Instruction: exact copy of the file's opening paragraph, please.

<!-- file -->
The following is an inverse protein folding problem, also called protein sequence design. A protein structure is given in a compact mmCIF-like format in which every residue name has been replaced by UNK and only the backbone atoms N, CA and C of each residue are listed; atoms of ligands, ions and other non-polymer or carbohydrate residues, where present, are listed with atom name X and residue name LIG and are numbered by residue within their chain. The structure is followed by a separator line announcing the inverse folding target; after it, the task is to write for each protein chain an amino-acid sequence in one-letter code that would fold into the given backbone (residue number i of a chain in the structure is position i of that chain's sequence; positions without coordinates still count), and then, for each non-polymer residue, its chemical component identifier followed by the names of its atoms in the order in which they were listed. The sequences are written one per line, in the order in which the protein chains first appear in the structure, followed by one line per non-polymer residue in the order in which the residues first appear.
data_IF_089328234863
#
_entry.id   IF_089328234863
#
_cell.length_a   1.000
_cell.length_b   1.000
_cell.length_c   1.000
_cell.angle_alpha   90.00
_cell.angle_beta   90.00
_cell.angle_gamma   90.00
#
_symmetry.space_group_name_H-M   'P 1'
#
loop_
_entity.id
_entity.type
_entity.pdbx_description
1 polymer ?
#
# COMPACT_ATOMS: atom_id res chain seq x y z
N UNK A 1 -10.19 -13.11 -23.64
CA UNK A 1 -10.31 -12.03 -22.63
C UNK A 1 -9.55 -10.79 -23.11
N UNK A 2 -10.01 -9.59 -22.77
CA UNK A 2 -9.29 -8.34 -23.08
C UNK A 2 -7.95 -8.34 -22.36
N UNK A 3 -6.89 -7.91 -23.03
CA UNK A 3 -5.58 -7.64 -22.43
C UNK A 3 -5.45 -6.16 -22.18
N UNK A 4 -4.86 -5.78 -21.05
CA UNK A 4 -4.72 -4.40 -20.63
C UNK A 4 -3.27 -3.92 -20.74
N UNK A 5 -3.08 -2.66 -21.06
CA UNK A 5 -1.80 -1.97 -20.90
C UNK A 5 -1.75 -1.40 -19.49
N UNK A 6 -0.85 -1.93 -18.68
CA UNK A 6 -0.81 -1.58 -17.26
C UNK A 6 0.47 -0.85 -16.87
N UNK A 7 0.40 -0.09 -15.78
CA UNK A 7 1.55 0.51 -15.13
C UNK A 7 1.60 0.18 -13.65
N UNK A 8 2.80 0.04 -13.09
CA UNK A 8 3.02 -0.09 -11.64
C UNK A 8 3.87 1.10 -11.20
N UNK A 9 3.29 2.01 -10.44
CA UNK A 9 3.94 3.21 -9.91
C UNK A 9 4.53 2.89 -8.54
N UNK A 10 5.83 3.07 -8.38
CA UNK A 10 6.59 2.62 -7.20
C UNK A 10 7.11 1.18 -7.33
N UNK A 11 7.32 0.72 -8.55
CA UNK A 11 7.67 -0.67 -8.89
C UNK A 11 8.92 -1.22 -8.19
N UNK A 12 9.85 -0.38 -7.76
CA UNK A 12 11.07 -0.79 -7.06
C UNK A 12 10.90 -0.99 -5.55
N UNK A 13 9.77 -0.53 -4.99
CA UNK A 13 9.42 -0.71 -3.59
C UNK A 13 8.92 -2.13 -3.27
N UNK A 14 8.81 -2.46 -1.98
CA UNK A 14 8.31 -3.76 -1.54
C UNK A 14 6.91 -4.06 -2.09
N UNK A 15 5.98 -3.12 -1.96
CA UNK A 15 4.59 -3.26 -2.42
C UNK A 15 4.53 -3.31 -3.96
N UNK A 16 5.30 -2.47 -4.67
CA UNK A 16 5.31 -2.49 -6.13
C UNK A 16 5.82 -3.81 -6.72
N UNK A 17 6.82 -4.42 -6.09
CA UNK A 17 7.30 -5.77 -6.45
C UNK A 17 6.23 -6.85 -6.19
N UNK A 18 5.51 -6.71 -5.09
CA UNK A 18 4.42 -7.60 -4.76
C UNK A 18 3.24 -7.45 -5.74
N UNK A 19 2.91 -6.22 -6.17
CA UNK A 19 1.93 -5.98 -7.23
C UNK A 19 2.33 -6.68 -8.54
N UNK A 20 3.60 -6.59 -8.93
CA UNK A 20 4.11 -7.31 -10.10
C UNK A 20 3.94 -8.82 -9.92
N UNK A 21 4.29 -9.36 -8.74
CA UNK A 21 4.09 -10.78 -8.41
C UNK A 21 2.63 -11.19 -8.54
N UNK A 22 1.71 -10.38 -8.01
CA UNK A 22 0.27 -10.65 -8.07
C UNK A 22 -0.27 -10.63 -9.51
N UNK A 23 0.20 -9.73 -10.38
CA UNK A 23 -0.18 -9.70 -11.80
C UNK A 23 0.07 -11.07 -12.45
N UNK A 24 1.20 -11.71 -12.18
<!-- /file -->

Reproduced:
The following is an inverse protein folding problem, also called protein sequence design. A protein structure is given in a compact mmCIF-like format in which every residue name has been replaced by UNK and only the backbone atoms N, CA and C of each residue are listed; atoms of ligands, ions and other non-polymer or carbohydrate residues, where present, are listed with atom name X and residue name LIG and are numbered by residue within their chain. The structure is followed by a separator line announcing the inverse folding target; after it, the task is to write for each protein chain an amino-acid sequence in one-letter code that would fold into the given backbone (residue number i of a chain in the structure is position i of that chain's sequence; positions without coordinates still count), and then, for each non-polymer residue, its chemical component identifier followed by the names of its atoms in the order in which they were listed. The sequences are written one per line, in the order in which the protein chains first appear in the structure, followed by one line per non-polymer residue in the order in which the residues first appear.